Critics see themselves fighting ‘evil’ company
By Karissa Minn
As Alcoa fights to control the Yadkin Hydroelectric Project, its challenges are not only in the legal system but also the court of public opinion.
Alcoa says it has the right to own the dams and benefits the community with the money it makes. Many of its opponents say they are taking a stand for the people against an irresponsible corporation.
Some go a bit further.
ěWe need to develop a clear message,î wrote Zoe Hanes, chairwoman of Yadkin Riverkeeper Inc., in an e-mail. ěThat message is ëAlcoa is Evil.íî
The e-mail was sent in August 2010 to banker Roger Dick and forwarded to several people, including Yadkin Riverkeeper Dean Naujoks, N.C. Secretary of Commerce Keith Crisco and N.C. Sens. Fletcher Hartsell and Stan Bingham.
Hanes said in a January interview that in the e-mail, she was summarizing discussion points from a meeting of ěpeople who are interested in the Yadkin River as a resource.î
The ěAlcoa is evilî phrase came up, she said, as a tongue-in-cheek way to describe their concerns about the company.
ěThere are good corporate citizens and bad corporate citizens,î Hanes said. ěAlcoa is a bad corporate citizen.î
The e-mail detailed a strategy for the group to fight the company, including building public pressure and using the media to get out its message.
It also suggests getting more help from environmental activist Erin Brockovich, who spoke out against the company in June 2010 at an event sponsored by Yadkin Riverkeeper Inc.
When asked about the e-mail, Kevin Anton, Alcoaís new Chief Sustainability Officer said the company wants to ěstay above the fray.î
In the past several months, Alcoa has begun efforts to change the tone of public discussion on relicensing. The tone of its own public statements has become less defensive and more conciliatory.
Anton recently held talks throughout North Carolina with the companyís supporters and its detractors.
ěWeíre listening, and people are talking,î Anton said. ěThereís less rhetoric and more dialog.î
He said he understands that actions speak louder than words, and Alcoa is working to redevelop the Badin Works site and bring jobs back to the community.
Those who have lost faith in the company say theyíll believe it when they see it.
When Stanly County Commissioner Tony Dennis was told of Alcoaís redevelopment plans, he said heís heard it all before, and ěI believe that as much as I can fly.î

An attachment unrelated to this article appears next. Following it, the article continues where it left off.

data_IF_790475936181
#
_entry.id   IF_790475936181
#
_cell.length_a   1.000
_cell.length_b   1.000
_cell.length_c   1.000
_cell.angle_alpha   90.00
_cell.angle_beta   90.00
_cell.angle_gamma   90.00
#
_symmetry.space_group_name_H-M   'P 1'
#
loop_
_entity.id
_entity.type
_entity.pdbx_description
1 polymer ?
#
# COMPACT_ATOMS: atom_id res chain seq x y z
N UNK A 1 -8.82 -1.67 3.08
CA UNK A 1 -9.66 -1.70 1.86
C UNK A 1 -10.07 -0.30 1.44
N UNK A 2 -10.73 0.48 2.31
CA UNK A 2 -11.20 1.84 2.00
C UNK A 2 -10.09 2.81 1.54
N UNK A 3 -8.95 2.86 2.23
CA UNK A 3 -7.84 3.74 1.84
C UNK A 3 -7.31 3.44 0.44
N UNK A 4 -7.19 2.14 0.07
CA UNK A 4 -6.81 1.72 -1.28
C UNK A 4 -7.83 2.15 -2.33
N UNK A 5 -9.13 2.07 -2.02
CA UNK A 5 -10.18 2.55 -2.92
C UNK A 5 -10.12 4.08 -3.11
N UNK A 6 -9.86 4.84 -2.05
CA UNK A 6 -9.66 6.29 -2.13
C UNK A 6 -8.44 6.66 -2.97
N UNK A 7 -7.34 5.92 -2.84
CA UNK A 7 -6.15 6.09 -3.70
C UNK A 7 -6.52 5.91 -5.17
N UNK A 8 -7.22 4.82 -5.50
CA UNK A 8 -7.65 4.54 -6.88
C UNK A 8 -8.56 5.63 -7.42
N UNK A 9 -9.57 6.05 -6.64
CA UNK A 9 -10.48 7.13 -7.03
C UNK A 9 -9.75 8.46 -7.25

Dennis says Alcoa is a ěwolf in sheepskinî and calls its new public relations approach ěsmoke and mirrors.î
Naujoks also is unimpressed with Alcoaís cooperative stance, calling it ělittle more than a PR move to get a 50-year license.î
Dennis, Hanes and Naujoks all say Alcoa has lied about its environmental record and current practices.
But the company says it is working transparently on those issues with state and federal agencies. It also says it has been a ěstrong supporter of the local communityî for a long time.
The company helps provide job training in Stanly County, and it partners with state agencies and local law enforcement to promote water safety.
Alcoa has donated one million artifacts found at the Hardaway Site in Stanly County to researchers at UNC Chapel Hill. Its foundation also provided a $220,000 grant for the site.
The Alcoa Foundation has provided sheriff departments in Stanly, Rowan, Davidson and Montgomery counties with new patrol boats.
The foundation also awarded a $250,000 grant in December 2007 to support economic development efforts in Badin.
Badin Mayor Jim Harrison said Alcoa has been a good corporate neighbor.
He said he understands environmental concerns, but heís satisfied that Alcoa is working closely with state and federal agencies to address them. Those who loudly oppose the company are motivated by money, Harrison said.
Itís not only Alcoaís opponents who frame the relicensing debate as a battle between good and evil.
ěYou know the people who are against the relicensing?î Harrison joked. ěI like to call them the ëdark side.íî
Contact reporter Karissa Minn at 704-797-4222.